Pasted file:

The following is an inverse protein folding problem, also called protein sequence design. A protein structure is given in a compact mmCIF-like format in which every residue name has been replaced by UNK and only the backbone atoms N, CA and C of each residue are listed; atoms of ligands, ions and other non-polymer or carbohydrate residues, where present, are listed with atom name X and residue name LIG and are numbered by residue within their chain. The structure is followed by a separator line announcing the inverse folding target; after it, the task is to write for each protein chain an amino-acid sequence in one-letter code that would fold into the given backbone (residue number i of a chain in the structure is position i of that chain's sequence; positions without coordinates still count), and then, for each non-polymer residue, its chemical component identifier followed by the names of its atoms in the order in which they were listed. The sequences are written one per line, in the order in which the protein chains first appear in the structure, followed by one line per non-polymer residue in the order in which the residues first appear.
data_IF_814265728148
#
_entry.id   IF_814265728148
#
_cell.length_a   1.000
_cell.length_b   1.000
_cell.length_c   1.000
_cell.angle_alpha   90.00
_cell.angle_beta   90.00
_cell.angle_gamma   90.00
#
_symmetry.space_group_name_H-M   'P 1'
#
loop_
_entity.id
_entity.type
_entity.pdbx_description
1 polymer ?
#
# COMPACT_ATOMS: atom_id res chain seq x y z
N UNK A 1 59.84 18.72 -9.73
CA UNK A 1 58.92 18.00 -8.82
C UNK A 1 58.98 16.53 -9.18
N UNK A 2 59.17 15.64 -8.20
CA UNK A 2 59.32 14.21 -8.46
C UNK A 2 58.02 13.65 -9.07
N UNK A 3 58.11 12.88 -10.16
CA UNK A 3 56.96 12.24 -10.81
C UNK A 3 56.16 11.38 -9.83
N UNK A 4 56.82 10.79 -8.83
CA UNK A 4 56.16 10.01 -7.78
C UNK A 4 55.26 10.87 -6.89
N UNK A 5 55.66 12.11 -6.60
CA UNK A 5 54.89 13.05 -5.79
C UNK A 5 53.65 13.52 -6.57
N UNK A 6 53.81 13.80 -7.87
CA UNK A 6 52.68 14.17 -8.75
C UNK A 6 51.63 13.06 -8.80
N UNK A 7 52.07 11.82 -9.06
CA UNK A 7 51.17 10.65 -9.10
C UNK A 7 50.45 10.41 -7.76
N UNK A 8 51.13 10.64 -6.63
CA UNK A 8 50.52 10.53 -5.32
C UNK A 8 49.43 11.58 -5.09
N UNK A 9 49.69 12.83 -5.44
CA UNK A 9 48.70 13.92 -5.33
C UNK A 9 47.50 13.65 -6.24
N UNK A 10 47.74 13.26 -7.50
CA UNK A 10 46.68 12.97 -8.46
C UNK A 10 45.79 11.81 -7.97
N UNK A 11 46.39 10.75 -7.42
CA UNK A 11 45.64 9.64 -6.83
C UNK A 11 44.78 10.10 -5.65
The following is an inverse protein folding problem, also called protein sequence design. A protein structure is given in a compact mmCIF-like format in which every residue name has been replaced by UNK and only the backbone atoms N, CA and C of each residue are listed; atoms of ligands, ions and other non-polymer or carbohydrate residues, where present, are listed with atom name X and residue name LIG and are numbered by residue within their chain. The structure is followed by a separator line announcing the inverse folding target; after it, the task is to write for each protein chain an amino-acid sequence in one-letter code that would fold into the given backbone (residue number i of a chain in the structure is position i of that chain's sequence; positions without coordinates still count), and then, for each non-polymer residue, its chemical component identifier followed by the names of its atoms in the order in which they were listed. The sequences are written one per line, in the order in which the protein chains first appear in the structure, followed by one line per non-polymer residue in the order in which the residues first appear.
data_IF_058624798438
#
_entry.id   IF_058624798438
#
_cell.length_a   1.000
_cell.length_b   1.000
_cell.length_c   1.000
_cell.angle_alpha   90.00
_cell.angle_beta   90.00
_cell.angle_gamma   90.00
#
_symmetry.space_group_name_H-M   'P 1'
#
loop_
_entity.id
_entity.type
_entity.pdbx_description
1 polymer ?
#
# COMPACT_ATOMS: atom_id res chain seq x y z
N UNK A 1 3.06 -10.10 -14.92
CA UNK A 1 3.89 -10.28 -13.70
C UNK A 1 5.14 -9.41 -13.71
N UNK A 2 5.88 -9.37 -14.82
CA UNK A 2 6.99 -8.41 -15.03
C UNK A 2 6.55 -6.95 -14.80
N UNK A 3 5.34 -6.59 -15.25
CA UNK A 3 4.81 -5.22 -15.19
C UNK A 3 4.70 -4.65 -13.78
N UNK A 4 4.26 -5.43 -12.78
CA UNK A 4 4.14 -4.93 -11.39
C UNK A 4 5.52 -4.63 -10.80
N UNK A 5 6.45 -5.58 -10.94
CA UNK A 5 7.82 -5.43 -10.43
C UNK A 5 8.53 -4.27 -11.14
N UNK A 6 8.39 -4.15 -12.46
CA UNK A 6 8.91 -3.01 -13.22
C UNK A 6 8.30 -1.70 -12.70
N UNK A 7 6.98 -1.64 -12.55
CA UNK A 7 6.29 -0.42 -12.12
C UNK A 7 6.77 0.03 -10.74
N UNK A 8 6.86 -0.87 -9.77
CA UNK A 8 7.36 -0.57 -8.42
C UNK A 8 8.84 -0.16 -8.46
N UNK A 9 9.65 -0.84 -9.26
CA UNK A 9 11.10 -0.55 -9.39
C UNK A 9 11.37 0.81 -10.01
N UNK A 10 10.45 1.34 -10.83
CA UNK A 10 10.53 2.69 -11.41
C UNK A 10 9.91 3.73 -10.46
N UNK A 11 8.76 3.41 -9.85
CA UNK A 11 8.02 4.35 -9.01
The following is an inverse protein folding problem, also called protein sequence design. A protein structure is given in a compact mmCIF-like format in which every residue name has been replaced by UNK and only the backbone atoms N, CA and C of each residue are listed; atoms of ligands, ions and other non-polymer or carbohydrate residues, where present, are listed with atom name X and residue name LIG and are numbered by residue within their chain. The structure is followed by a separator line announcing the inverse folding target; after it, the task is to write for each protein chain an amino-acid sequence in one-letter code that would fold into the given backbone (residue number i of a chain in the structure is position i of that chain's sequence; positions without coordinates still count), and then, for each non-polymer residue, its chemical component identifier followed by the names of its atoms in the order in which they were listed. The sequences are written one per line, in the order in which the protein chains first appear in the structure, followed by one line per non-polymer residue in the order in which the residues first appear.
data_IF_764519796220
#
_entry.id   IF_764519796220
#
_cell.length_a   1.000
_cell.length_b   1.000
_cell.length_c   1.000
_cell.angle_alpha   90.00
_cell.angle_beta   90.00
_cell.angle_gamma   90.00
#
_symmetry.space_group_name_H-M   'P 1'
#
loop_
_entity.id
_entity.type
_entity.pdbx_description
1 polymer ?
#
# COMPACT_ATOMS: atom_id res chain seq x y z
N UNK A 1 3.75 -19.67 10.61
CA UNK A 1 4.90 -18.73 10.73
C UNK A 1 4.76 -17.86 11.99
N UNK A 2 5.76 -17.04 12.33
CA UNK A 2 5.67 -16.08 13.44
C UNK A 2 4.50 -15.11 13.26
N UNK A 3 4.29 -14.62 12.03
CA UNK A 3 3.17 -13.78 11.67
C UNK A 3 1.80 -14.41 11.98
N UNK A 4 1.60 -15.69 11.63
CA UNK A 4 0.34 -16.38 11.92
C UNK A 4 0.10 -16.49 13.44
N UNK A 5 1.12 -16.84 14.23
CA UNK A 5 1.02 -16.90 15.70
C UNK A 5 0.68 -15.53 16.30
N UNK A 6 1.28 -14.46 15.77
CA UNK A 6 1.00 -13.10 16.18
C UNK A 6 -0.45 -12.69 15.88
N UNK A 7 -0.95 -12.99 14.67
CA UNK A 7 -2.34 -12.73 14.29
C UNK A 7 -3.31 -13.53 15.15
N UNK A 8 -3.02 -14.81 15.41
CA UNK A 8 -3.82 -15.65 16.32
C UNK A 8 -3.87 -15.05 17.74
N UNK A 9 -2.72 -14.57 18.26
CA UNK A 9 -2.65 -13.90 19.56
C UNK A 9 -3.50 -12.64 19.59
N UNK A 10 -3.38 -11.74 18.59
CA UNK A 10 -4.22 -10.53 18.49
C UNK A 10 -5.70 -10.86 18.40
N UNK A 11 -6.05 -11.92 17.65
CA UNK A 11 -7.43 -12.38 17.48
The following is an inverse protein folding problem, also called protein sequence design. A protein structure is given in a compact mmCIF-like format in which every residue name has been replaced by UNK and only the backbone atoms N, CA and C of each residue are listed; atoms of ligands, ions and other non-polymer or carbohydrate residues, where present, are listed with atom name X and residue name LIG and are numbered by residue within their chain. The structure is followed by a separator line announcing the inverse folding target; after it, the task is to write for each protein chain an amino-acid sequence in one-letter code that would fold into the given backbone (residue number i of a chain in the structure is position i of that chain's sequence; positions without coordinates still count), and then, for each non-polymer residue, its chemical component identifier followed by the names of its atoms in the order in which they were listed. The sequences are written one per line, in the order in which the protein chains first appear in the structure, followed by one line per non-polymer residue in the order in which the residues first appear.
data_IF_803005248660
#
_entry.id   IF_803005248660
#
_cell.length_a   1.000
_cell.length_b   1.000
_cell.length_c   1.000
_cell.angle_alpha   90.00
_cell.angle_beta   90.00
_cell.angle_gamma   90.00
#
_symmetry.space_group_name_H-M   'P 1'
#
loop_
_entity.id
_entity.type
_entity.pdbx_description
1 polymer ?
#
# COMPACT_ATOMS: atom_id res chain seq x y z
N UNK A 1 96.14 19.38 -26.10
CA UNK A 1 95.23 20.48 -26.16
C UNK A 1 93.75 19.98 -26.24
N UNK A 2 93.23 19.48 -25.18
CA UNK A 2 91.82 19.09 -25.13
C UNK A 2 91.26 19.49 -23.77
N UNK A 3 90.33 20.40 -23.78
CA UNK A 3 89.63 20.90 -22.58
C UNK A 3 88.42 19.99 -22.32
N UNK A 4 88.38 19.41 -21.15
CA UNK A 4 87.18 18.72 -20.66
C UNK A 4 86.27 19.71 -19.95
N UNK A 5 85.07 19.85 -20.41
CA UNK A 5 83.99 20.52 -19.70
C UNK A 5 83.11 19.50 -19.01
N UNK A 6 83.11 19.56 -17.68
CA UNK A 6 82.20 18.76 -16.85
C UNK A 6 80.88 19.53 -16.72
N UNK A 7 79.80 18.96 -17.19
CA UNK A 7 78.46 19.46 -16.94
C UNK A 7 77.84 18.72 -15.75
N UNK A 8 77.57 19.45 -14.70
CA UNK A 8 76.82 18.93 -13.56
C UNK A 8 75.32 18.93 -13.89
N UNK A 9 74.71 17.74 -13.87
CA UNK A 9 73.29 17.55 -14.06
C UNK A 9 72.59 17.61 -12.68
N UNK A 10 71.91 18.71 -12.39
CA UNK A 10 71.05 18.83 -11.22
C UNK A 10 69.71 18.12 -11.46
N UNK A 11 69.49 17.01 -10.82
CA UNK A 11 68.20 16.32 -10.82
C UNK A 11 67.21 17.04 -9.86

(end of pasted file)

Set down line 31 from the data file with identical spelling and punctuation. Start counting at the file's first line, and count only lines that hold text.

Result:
N UNK A 4 56.82 10.79 -8.83